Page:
How to add a brain to your smart phone

[Update – You can now download the app for your iPhone!]

I am totally convinced that deep learning approaches to hard AI are going to change our world, especially when they’re running on cheap networked devices scattered everywhere. I’m a believer because I’ve seen how good the results can be on image recognition, but I understand why so many experienced engineers are skeptical. It sounds too good to be true, and we’ve all been let down by AI promises in the past.

That’s why I’ve decided to release DeepBeliefSDK, an iOS version of the deep learning approach that has taken the computer vision world by storm. In technical terms it’s a framework that implements the full Krizhevsky stack of 60 million neural network connections, with a customizable top layer inspired by the Decaf approach. It does all this in under 300ms on an iPhone 5S, and in less than 20MB of memory. Here’s a video of me of me using the sample app to detect our cat!

This means you can now easily build cutting edge object recognition into your iOS apps. Even the training on custom objects can be done on the phone. Download and build the sample code and judge the effectiveness for yourself. Then all you need to do is teach it the things you care about, link against the framework, and you’ve given your app the ability to see!

22 responses

  1. Very impressive. Can this tell the difference between, say, your cat and mine? Or is it more in the realm of being able to tell the difference between a cat and a bottle of wine?

  2. Pingback: Four short links: 9 April 2014 - O'Reilly Radar

  3. Impressive. The limitation I suspect though is recognising lots of different objects?

    The human brain has the computing power of around 500 million iPads linked together, and a billion years of software optimisation.

    Around 1/3 of that – just under 200 million iPads worth – is devoted to processing images.

    From what I have seen working on AI, you can compensate for lack of computing power by drastically simplifying the problem – so for example with an OCR app, instead of trying to recognise any arbitrary image, it limits itself to recognising 40 – 50 symbols?

  4. Very nice work! Thx a lot for the release.
    It would be wonderful if you could extend the api in a way that one can
    access the different layers of the ANN to play with the individual feature extractors.

    Cheers Ulf

  5. Pingback: How to Add a Brain to Your Smartphone | Gladys Pintado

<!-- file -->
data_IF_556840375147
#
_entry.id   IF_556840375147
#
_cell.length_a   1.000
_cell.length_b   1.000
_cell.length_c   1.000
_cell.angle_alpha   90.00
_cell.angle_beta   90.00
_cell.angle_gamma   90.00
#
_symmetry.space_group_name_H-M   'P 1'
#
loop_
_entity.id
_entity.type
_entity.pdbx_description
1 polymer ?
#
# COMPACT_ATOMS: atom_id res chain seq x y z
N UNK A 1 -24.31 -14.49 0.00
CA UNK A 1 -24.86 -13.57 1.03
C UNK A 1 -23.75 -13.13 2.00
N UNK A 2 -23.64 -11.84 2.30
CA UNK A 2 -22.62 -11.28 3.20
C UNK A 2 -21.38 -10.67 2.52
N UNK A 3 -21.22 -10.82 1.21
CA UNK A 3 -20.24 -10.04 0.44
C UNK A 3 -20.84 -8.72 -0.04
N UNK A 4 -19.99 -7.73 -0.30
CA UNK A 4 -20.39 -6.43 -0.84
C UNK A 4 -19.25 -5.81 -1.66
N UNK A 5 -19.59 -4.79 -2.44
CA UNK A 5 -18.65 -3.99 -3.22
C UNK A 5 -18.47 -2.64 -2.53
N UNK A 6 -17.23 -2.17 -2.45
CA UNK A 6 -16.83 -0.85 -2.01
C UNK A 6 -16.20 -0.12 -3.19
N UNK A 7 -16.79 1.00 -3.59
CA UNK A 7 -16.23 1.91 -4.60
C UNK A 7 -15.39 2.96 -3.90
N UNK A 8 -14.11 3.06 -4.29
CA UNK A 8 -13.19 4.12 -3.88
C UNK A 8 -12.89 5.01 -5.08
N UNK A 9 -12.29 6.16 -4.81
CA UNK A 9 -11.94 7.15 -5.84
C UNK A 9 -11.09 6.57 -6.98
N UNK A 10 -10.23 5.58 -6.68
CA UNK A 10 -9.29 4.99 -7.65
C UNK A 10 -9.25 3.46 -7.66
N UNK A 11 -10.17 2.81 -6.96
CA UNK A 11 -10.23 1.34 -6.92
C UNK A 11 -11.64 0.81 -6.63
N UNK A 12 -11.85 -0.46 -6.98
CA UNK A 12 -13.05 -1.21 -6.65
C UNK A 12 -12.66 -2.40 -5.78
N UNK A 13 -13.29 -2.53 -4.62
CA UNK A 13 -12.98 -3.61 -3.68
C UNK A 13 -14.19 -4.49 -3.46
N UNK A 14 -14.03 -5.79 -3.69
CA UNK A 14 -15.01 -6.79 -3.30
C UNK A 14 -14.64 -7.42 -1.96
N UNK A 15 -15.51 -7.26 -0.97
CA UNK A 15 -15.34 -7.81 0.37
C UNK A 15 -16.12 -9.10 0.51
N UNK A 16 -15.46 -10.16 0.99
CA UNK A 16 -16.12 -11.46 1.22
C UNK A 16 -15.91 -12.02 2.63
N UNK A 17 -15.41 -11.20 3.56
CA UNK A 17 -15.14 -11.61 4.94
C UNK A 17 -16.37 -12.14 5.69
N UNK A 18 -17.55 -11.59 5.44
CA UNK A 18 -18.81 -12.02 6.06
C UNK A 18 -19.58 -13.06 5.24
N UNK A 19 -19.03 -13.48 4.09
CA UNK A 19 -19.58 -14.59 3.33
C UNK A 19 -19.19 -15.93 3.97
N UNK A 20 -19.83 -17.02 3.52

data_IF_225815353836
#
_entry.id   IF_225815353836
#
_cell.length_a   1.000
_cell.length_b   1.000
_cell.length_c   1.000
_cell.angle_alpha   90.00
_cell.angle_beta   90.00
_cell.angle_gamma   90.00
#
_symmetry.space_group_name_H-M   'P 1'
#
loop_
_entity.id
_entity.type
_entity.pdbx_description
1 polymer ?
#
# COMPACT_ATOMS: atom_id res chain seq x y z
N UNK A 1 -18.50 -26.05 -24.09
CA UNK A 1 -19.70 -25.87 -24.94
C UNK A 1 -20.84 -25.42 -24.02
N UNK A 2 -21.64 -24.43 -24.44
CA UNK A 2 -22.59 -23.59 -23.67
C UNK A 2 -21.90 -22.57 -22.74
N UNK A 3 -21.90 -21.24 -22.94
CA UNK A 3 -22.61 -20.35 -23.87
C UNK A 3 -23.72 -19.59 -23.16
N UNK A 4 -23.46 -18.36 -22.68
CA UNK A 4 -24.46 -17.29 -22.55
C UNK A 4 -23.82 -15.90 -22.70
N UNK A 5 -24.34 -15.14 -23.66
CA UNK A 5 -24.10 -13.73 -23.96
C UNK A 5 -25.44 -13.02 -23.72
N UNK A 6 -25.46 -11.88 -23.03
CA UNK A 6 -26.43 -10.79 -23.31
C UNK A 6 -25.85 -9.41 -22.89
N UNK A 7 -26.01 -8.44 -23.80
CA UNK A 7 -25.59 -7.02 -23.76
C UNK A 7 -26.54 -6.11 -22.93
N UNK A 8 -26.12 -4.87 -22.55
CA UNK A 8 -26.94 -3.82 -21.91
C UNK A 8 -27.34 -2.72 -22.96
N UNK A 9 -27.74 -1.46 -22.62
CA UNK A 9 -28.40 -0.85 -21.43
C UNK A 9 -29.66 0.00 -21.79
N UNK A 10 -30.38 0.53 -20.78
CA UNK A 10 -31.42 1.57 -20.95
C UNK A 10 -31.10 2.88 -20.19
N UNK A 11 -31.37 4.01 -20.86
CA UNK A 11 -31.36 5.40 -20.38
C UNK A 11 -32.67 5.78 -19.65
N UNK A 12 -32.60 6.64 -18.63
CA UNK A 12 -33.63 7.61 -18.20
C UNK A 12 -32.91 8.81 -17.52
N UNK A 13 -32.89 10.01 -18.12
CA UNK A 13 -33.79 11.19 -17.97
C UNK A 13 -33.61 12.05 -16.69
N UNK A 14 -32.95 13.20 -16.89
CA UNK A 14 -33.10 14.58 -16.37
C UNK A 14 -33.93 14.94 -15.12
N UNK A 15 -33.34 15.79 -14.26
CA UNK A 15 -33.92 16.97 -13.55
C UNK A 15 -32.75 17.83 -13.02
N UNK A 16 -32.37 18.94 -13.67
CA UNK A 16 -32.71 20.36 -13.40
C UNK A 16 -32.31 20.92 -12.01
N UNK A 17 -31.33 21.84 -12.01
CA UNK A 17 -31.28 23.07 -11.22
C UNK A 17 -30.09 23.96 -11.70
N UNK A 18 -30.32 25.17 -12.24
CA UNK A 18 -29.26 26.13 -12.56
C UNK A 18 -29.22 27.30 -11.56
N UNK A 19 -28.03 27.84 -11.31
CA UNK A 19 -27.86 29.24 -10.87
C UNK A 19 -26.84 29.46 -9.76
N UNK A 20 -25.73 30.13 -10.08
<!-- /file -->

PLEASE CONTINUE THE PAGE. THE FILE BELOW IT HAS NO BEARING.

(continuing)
6. Pingback: How to add a brain to your smart phone | Pete Warden’s blog | Kyu's Blog

  7. Pingback: Mobile Eats the Cloud | Memkite

  8. Pingback: appgong » How to add a brain to your smart phone « Pete Warden's blog

  9. Pingback: How to add a brain to your smart phone | NYC Startup News

  10. Pingback: Travel App Can Recommend Places by Looking at Them | I Want to Know How

  11. Pingback: App Scans Instagram to Recommend Restaurants | GT Trends, We're Going Places

  12. Pingback: App Scans Instagram to Recommend Restaurants |

  13. Pingback: App Scans Instagram to Recommend Restaurants : Travelling Information Tips and Resources

  14. Pingback: App Scans Instagram to Recommend Restaurants | Best Travel Day

  15. Pingback: Travel App Can Recommend Places by Looking at Them | TheSpilk | talk technology

  16. Since Jetpac was bought and support shut down, does the deep belief SDK still work? I apologize for the dumb question, as I am a complete beginner with ios development, and could not figure out how to try the xcode project

      • Hi Pete,

        i am using caffe to train my nets. It is possible to convert my model to a binary file (.ntwk) and use it with the SDK? I tried to understand how is it structured, but seems a bit complex. Do you have some guidelines about it?

        Thanks in advance.


  17. Hello,

    Nice article!

    I have a question, is it possible to implement it for the image list we have? In my uderstanding, the .ntwk file is the image collection for the matching. How can I create a .ntwk file with the image list I have?

    Thank you,

  18. Pingback: Objekt-Erkennung mit dem iPhone: DeepBelief-Framework für Entwickler ›

  19. Pingback: What Does it Take to Train Deep Learning Models On-Device? « Pete Warden's blog

Leave a Reply

Fill in your details below or click an icon to log in: Logo

You are commenting using your account. Log Out /  Change )

Twitter picture

You are commenting using your Twitter account. Log Out /  Change )

Facebook photo

You are commenting using your Facebook account. Log Out /  Change )

Connecting to %s

%d bloggers like this: